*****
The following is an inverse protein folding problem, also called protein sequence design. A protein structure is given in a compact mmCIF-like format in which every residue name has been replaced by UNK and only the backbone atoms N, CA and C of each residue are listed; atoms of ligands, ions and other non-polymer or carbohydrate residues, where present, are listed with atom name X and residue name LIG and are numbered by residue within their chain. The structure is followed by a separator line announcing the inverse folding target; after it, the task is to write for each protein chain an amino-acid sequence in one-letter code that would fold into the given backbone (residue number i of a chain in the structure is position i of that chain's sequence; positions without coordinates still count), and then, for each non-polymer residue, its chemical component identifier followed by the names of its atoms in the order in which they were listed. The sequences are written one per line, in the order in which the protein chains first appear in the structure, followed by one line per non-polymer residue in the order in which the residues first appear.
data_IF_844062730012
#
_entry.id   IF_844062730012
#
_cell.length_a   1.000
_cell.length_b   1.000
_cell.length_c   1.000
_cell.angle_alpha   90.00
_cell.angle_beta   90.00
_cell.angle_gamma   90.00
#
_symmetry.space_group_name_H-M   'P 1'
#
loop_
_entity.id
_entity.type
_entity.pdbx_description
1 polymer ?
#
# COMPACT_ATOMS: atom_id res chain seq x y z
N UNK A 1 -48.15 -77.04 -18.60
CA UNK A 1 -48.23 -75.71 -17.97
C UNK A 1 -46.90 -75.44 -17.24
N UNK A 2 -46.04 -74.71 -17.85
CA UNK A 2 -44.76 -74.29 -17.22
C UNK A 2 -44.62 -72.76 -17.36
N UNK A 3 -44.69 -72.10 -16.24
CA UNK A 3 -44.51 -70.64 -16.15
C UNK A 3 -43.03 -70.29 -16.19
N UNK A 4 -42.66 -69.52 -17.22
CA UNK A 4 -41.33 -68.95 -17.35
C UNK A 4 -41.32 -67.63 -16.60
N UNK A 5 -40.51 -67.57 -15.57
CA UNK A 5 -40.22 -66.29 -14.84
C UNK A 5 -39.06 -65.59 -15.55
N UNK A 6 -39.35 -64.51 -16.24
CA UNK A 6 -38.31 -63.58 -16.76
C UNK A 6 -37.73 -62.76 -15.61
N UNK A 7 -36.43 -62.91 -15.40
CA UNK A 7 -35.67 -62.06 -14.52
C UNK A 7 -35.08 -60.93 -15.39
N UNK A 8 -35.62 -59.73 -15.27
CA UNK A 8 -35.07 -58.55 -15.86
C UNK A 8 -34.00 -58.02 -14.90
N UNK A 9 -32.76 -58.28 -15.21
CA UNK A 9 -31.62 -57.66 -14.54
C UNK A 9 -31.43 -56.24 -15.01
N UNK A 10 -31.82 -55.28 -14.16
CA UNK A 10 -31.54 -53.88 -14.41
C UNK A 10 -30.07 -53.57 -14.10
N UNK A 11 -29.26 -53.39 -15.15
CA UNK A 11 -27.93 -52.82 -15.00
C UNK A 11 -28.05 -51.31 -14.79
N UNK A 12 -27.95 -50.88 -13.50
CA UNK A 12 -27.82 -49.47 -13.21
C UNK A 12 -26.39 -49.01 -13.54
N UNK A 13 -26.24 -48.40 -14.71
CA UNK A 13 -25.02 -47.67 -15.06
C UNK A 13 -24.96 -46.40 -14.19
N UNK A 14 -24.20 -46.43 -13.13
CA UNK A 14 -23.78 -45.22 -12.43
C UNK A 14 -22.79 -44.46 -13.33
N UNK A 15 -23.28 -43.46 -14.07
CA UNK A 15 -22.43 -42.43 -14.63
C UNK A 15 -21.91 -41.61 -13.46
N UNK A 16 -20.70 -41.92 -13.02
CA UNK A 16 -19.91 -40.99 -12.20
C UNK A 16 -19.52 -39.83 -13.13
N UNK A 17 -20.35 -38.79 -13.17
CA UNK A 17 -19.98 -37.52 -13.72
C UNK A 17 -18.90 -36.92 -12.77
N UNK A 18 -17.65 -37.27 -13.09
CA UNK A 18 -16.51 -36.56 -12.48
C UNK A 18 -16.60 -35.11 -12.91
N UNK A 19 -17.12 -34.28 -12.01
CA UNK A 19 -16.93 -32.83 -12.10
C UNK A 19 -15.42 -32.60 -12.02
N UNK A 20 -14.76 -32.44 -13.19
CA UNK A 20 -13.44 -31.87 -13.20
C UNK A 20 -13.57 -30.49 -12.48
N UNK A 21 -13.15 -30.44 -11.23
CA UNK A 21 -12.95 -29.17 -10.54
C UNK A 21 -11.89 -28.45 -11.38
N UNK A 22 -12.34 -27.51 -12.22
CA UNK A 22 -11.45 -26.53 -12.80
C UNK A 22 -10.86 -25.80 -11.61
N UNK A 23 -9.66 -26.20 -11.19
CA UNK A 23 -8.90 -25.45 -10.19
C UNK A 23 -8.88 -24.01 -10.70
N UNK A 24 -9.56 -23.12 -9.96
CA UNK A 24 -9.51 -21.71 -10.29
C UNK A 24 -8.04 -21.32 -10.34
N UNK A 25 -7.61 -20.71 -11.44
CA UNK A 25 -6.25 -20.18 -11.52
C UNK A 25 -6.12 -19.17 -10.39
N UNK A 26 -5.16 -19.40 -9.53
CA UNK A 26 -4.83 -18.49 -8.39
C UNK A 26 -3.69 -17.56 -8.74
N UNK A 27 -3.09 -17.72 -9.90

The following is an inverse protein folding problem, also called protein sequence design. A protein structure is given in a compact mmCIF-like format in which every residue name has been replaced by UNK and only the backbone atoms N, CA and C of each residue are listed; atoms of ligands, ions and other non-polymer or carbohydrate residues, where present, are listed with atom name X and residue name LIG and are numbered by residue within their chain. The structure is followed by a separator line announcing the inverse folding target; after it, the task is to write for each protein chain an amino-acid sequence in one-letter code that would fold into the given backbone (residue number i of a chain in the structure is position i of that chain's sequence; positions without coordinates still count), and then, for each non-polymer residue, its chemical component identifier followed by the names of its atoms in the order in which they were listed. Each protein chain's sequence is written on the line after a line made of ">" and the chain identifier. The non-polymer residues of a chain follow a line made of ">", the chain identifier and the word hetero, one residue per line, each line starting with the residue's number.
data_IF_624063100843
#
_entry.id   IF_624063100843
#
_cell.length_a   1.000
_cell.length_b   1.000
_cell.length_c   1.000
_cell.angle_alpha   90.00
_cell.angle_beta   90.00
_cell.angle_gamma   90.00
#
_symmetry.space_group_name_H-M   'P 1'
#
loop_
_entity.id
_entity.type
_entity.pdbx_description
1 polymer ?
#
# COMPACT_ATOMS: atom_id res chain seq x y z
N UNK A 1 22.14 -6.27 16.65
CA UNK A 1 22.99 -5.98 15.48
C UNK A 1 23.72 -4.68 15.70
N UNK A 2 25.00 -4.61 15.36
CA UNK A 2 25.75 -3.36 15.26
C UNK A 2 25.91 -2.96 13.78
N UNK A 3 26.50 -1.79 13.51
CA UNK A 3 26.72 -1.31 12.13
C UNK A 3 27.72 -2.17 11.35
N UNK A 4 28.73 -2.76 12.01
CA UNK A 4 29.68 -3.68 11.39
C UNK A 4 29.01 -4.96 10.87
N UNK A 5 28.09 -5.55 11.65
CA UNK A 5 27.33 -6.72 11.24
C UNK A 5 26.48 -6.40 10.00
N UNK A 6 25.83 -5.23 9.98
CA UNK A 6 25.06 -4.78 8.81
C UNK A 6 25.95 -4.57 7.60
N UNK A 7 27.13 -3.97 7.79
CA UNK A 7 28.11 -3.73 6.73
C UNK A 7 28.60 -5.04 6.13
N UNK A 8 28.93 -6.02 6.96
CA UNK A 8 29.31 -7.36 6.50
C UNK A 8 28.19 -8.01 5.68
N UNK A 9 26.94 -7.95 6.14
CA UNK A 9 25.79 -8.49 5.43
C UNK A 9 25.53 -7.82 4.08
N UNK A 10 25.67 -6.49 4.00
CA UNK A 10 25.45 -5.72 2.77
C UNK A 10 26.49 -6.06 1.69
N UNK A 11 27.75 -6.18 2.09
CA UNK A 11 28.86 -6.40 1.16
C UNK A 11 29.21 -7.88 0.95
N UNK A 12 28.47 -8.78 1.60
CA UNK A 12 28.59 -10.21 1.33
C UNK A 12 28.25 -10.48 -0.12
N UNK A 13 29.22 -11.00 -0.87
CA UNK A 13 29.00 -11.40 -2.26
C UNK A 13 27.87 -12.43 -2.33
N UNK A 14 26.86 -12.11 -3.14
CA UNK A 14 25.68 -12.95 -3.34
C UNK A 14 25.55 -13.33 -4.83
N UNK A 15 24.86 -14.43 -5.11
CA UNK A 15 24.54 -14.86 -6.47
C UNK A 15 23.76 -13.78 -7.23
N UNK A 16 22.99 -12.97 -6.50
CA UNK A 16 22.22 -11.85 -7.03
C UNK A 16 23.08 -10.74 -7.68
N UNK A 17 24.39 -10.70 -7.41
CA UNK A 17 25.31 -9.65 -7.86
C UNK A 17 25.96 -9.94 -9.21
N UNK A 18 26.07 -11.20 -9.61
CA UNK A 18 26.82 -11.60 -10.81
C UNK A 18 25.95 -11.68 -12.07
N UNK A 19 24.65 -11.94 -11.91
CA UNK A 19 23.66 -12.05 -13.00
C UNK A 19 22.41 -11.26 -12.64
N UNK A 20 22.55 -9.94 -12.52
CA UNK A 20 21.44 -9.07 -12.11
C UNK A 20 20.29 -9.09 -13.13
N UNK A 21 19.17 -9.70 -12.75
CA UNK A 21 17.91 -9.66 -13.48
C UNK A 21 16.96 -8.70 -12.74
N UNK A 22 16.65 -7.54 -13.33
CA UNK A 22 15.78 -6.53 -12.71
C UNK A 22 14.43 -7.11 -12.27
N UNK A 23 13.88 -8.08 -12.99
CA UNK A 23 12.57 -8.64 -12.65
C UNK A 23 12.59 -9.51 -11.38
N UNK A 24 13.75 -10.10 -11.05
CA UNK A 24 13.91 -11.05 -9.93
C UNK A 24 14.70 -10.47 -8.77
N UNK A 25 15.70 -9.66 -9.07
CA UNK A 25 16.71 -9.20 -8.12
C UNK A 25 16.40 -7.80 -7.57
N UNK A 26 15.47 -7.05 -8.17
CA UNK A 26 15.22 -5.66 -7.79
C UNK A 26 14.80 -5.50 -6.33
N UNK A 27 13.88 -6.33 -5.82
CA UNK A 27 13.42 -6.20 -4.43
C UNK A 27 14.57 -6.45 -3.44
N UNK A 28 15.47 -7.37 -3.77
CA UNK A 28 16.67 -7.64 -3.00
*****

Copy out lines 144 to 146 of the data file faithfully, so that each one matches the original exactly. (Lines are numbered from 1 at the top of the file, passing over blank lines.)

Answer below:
CA UNK A 8 29.31 -7.36 6.50
C UNK A 8 28.19 -8.01 5.68
N UNK A 9 26.94 -7.95 6.14